One of the better things that I came away with from this year's FGC's Central Committee was the Pendle Hill Pamphlet (#307) by Barry Morley, Beyond Consensus: Salvaging Sense of the Meeting.
In keeping with the concern I carry for making our faith explicit and conveying our faith to others, this pamphlet does well to take a very abstract element of Quakerism--sense of the meeting--and put it in contexts that clarify how it differs from the secular concept of consensus.
I knew I would want to read this pamphlet when I read "About the Author," which says in part: "He has become increasingly concerned about... a process by which Quakers dedicate themselves to Quaker values and concerns but diminish the spiritual core from which the values and concerns originally emanated."
Towards the beginning of the pamphlet, I come across another phrase that is very close to what I have begun to share with other Friends: "Many of us are adults before we become Quakers. We are not steeped in the process..."
But these are the glimpses I came across that led me into reading the pamphlet altogether. There are stories of Friends laboring with one another, seeking a solution to difficult, personal concerns that would resonate with the deepest inward nature of a Quaker meeting. There are stories of elegant transformation when Friends are faithful to pursuing the sense of the meeting; and examples of disappointing let-downs when Friends settle for its secular cousin, consensus.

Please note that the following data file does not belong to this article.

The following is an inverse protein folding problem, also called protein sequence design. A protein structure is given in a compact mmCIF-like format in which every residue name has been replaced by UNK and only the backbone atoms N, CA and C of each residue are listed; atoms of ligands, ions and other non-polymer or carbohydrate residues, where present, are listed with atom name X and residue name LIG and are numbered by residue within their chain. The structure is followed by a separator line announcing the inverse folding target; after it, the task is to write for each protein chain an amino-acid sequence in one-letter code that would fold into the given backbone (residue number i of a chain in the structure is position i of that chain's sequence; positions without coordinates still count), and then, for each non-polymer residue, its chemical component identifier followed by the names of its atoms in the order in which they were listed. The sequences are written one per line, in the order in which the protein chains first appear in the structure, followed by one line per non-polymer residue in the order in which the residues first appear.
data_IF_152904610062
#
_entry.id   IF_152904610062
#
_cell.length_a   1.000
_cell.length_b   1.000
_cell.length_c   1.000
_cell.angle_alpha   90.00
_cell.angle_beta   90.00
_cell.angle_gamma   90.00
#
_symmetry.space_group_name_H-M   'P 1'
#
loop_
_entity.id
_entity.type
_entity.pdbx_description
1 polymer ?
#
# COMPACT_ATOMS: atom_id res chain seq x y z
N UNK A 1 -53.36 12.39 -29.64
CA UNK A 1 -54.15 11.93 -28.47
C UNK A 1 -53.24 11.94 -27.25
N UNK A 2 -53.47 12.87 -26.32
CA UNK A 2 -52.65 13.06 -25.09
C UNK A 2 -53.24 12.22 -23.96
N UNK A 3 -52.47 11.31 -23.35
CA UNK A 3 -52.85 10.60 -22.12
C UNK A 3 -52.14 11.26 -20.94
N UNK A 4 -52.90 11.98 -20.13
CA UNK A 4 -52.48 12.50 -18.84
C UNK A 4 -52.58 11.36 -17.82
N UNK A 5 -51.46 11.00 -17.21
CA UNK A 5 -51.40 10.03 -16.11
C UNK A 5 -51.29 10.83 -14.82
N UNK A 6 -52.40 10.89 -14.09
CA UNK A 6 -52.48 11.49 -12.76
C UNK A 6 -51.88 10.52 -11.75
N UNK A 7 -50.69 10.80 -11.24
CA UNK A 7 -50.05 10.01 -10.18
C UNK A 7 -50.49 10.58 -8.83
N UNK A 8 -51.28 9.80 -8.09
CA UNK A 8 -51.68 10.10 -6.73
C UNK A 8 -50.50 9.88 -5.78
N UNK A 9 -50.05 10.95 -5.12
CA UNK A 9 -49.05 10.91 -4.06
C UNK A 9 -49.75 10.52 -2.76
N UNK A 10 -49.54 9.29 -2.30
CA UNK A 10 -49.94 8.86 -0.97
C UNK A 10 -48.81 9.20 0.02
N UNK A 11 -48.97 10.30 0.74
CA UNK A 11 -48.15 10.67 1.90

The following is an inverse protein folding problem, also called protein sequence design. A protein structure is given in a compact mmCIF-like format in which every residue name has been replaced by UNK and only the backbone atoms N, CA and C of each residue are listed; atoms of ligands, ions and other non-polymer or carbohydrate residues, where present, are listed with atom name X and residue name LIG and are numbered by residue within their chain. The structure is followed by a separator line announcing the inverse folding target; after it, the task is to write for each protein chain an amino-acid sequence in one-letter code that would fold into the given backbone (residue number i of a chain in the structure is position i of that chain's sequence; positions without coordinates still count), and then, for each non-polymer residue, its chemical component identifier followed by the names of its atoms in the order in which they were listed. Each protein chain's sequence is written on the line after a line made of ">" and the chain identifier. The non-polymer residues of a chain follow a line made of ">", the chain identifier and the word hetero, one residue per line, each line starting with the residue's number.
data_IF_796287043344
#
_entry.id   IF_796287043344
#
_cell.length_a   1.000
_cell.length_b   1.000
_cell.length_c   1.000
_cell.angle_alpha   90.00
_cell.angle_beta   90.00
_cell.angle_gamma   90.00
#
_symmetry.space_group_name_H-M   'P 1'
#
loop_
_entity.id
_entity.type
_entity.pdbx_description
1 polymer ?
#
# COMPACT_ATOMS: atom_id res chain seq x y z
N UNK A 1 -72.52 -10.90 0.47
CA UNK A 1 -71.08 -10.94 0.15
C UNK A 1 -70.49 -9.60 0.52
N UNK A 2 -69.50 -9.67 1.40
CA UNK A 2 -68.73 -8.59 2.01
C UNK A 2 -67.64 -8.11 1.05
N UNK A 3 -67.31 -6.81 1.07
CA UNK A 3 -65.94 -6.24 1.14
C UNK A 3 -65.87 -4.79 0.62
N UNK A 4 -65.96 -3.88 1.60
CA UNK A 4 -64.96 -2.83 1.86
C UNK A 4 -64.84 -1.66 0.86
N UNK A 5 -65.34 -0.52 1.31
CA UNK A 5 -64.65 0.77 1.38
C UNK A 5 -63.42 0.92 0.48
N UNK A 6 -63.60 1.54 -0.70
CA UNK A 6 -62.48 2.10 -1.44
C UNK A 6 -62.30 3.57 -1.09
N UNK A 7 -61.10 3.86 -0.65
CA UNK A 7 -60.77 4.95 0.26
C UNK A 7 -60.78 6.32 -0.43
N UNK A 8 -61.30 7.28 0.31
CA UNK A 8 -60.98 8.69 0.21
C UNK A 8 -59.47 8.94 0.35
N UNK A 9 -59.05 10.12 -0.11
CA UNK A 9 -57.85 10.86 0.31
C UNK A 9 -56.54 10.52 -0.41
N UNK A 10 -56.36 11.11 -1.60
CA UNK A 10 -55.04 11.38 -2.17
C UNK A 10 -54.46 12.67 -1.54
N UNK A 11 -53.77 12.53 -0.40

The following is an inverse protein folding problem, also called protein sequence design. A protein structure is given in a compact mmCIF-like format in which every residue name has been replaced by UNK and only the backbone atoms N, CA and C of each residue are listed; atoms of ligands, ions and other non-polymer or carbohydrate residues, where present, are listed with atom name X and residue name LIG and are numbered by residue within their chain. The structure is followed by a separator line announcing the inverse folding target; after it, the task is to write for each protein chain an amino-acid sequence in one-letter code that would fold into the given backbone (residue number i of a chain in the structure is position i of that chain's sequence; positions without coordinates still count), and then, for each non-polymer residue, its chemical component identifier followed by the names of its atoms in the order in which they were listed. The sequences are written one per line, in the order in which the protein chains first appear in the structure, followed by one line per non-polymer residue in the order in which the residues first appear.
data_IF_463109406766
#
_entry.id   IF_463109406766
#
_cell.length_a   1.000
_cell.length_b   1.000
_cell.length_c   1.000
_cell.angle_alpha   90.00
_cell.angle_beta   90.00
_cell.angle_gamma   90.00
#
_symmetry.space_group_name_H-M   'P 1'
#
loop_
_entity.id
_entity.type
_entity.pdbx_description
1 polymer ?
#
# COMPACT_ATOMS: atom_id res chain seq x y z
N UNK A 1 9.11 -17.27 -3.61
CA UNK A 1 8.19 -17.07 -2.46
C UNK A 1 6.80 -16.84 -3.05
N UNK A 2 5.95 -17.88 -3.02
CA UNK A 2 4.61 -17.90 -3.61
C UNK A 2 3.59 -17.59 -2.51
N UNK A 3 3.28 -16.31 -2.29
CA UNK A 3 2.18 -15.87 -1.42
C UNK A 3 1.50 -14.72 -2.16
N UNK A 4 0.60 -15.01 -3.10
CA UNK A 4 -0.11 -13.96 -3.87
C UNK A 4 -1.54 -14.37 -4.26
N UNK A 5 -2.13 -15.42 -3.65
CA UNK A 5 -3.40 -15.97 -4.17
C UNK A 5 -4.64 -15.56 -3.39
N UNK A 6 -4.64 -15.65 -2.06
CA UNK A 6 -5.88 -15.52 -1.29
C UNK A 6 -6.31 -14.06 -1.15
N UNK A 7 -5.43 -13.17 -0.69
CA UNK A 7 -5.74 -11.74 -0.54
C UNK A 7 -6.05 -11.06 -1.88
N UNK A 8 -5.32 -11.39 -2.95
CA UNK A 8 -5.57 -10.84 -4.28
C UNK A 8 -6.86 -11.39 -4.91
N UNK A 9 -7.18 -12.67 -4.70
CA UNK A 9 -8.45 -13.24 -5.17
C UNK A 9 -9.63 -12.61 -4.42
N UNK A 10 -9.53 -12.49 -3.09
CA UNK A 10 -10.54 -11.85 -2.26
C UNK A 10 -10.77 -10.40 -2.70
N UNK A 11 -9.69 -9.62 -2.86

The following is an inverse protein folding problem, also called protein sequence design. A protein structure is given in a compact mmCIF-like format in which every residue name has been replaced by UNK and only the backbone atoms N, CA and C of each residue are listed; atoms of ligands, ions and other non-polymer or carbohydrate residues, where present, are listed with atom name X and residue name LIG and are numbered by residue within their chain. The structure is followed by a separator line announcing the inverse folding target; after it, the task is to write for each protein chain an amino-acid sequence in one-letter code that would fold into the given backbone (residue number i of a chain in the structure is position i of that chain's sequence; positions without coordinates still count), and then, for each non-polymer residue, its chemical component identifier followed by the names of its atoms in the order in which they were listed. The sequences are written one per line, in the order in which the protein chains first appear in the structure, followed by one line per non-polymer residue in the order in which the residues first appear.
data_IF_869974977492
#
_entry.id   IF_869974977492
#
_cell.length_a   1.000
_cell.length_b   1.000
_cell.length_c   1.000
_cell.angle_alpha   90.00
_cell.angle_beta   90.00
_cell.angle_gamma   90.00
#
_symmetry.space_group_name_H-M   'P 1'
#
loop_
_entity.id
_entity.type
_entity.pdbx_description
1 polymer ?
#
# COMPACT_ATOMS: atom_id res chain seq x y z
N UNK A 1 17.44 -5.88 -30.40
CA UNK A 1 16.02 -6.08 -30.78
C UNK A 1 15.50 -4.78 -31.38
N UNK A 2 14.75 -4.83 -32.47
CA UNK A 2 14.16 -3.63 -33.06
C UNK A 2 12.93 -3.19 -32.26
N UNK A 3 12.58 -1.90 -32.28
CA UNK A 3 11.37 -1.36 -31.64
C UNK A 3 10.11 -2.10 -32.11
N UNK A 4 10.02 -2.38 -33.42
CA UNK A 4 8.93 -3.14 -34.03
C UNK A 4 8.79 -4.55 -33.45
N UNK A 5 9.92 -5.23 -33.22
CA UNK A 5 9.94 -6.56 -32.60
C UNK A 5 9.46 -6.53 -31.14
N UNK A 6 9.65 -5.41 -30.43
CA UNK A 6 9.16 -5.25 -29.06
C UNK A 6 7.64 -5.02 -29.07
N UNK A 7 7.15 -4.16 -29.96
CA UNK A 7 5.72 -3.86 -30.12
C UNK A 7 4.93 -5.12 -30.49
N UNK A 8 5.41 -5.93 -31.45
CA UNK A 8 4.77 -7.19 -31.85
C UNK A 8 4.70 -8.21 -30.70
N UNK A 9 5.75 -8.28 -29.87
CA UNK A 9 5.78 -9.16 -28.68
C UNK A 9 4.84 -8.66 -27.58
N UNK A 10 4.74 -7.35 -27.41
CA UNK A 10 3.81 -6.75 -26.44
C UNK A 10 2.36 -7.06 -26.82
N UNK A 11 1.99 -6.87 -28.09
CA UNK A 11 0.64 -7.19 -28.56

Here are a few elements of sense of the meeting, paraphrased, that I hope more of us will restore:
In sense of the meeting, God gets a voice. -p. 5
Seeking consensus is an intellectual process. Sense of the meeting is a commitment to faith. -p. 5
With consensus, we will ourselves to a decision. In sense of the meeting, we will ourselves to allow ourselves to be led. -p. 5
Consensus fosters a weak commitment because it's based on shared compromises. Sense of the meeting fosters a powerful commitment because it's based on a shared inward experience of God's power over all. -pp. 6, 11.
With consensus, we never really let go of our personal agenda. In sense of the meeting, we seek to understand the agenda that is intended for us, which is delivered to us from out of the Light. -p. 12
There is a lot in this 32-page pamphlet... It refreshes my spirit to see language and stories attached to a concept that is in some ways endangered by the secularism that is creeping into some of our meetings.
And Morley makes a very important statement about the challenge of conveying a faith that is often defined by what it does NOT have, does NOT do, does NOT believe. He writes:
A psychologist and Friend with whom I discuss these things says: "The Quakers have a great thing going and they don't teach anyone. They don't even teach themselves." We must become willing to teach each other to learn what can't be taught. (pp. 30-31, emphasis added)Blessings,